Astrid The Boxer : Vacuum, who cares?

My past dog duo Bear and Bearly (Mastiff and Pibble-Mix) were deathly afraid of the vacuum... they would run away, tail between legs and jump as high as possible.  On the couch, on the bed, they'd have hung upside down from the ceiling if possible.

On the flip side there are those dogs whom feel the vacuum is a predator, and do everything within their power to destroy it.  Attack, bark, chase, pounce, and beyond...

Astrid the Boxer Dog, on the other paw, could not give a care less... She will lay there in the middle of the floor, lifting her head barely for only a brief moment to acknowledge the presence of the snooze-disturbing-sucking-motor with a slightly dirty look.  Then, she resumes slumber, in the middle of the floor, while I vacuum around her.  Literally, I vacuum around her. Seriously, I can come so close that I can bump her with the vacuum, and she will not move...

That is, until, I'm done with that room.  She seems to be conscious of my route through the house, and I swear she does this intentionally...  You see, when I'm finished with the living room, she gets up, and lays in the middle of the dining room, I vacuum around her.  When I'm finished with the dining room, she gets up, and lays in the middle of the family room, I vacuum around her.  So on, and so forth, through the entire house!

When I'm done with the last room I have to go back through the house to vacuum all the Boxer Dog shaped "dogagons" left in each room that I was unable to get due to her nomadic slumbering...

Yes I know I could tell her to get her fuzzy butt out of the way, but in all reality I'd rather her be brave and not care, then develop a fear of the vacuum by me making her move every time...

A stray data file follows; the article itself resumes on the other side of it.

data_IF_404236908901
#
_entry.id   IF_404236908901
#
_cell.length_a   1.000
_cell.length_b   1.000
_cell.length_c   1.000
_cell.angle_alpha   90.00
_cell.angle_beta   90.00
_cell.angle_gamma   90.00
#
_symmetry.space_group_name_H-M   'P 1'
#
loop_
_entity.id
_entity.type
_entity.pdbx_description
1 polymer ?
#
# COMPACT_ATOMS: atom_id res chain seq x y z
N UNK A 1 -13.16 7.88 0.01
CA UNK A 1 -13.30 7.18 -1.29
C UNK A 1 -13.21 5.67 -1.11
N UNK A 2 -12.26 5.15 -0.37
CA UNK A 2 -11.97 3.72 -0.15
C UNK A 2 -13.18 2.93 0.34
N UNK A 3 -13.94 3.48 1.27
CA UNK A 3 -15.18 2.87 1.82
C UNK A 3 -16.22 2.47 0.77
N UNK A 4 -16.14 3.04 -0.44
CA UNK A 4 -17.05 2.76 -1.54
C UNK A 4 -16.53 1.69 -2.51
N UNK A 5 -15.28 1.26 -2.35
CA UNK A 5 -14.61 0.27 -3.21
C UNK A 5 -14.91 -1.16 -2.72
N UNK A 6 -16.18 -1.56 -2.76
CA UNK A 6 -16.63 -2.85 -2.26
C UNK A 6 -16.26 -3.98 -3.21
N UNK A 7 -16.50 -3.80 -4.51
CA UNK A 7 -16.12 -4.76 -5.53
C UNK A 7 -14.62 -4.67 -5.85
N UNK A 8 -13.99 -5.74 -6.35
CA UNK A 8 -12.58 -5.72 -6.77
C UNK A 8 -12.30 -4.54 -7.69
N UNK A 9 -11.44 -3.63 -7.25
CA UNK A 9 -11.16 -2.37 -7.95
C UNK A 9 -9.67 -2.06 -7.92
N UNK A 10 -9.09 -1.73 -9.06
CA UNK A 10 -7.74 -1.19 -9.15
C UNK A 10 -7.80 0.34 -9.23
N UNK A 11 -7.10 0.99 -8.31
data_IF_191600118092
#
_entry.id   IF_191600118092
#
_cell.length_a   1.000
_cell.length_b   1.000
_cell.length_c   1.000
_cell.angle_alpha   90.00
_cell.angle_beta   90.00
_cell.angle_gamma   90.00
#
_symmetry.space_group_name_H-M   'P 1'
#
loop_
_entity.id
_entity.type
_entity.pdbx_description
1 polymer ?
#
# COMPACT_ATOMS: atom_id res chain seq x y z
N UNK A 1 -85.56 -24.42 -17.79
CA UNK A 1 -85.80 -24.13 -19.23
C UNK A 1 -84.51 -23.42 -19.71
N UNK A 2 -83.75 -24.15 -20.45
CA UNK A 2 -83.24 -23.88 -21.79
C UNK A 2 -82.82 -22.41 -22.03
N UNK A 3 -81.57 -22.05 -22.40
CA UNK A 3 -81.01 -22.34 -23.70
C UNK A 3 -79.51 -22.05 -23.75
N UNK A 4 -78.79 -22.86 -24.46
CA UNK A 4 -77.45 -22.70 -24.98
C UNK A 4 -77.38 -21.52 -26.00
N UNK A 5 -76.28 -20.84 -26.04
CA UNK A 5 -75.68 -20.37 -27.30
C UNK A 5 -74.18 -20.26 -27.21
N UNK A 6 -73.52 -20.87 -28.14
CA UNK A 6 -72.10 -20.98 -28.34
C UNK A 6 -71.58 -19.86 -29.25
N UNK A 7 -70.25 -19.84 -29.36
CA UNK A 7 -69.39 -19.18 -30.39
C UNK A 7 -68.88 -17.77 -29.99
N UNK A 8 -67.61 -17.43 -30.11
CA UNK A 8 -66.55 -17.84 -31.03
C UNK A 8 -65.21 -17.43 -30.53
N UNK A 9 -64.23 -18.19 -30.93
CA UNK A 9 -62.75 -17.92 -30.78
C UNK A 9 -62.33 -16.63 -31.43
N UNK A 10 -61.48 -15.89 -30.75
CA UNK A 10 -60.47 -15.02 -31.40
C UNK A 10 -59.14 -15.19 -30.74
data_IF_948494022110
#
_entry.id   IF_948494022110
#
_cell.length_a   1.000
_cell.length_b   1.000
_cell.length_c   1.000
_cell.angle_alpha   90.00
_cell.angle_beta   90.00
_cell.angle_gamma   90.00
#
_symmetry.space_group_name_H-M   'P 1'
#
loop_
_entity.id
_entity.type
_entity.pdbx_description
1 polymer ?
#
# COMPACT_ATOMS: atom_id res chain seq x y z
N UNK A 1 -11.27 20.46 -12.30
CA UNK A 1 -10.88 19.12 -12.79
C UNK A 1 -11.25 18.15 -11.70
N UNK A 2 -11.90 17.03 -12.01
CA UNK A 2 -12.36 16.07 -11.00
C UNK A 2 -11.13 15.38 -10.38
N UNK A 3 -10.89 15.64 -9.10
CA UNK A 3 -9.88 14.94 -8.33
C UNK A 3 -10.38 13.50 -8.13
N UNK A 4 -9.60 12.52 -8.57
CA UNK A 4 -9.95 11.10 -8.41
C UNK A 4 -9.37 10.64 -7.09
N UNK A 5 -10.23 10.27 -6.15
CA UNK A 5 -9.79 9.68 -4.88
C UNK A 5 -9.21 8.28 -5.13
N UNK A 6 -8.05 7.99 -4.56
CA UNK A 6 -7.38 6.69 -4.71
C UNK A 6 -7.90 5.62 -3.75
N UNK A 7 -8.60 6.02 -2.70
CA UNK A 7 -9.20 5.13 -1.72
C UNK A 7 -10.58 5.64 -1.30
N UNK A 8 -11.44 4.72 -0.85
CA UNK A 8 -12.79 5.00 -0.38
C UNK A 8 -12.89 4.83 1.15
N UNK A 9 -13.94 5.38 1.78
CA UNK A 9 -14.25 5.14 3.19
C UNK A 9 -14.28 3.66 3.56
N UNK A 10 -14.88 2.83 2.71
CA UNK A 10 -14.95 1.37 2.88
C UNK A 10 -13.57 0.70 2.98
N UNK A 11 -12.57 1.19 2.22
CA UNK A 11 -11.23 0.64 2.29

On a side note, Bodhi the Boxer Dog, pretends to be brave... He will lay on the floor, with shifty eyes, watching every move of the evil vacuum.  He will tolerate the impending doom machine for as long as  dog-ly possible - then he escapes to the couch or bed and stays put until the vacuum is back in the cabinet...


Alethea Anderson

Have you hugged your Boxer(s) today?

Boxer Dog Bed Hog Strikes Again

He's so cute, I admit, it's hard to make  him move so I fit... Often I fit myself in around him so I don't disturb his peaceful slumber... He always uses my teddy bear as a pillow :)

Often I wake up with about 12 inches of space along the edge, one move and I'm on the floor, while Astrid and Bodii are sprawled out all nice and comfy!

I tell them how lucky they are, and about all the sad little doggies that have to sleep on the concrete...

Or the wild foxes and wolves that sleep in caves on dirt and rocks.  They just look at me like I'm crazy... (well  am trying to reason with 2 Boxers, but still....)

Then I sit there and ponder if  the Boxer Duo think how nice they are to share their bed with us and that we're hogging their space...

Alethea Anderson
The Boxer Blogger

Have you hugged your Boxer(s) today?


Bodhi The Boxer Dog : Foot Warmer

Bodhi the Boxer Dog loves to hang out under my desk, I am so guilty of not wanting to move when he has his head resting on me!  Spoiled rotten...

Alethea Anderson
The Boxer Blogger

Have you hugged your Boxer(s) today?


Astrid Update : Boxer with Hives

Yesterday I posted a picture of Astrid the Boxer with a swollen eye, she did have a couple hives on her head at the time.  I've been dosing her with Children's Benadryl* and her eye is much better.  However now she has head to toe hives!

Astrid the Boxer Covered in Hives (with her giraffe toy :)
Due to this happening, I wanted to share some more pictures and a story... Back in 2007, Bodhi was sitting on the couch and we heard a strange 'yelp'.  He was standing on the couch, and next to him was an awfully huge spider.  

Due to the 'yelp' we thought he perhaps got bit by the spider ((shudder)).  

Soon he started getting little bumps,  then all of a sudden we found him covered head to toe is bumps and we had no idea what was wrong with him.

Astrid the Boxer Do covered in Hives (Bodhi in background)
We brought him to the vet and they told us it was hives and that he likely had been stung by a scorpion (we still thought it was the spider).

They gave him a shot with an antihistamine and told us to dose him with Children's Benadryl* to help with the allergic reaction.

Having dealt with Bodhi and his allergies many times over the years I naturally decided to dose Astrid with some Children's Benadryl* as well.

Never dose your dog ANY medication without proper knowledge of how to do so, or how much!

Astrid the Boxer Dog - Hives on Her Back
I would always recommend you take your Boxer Dog to the veterinarian to make sure everything is okay - just in case!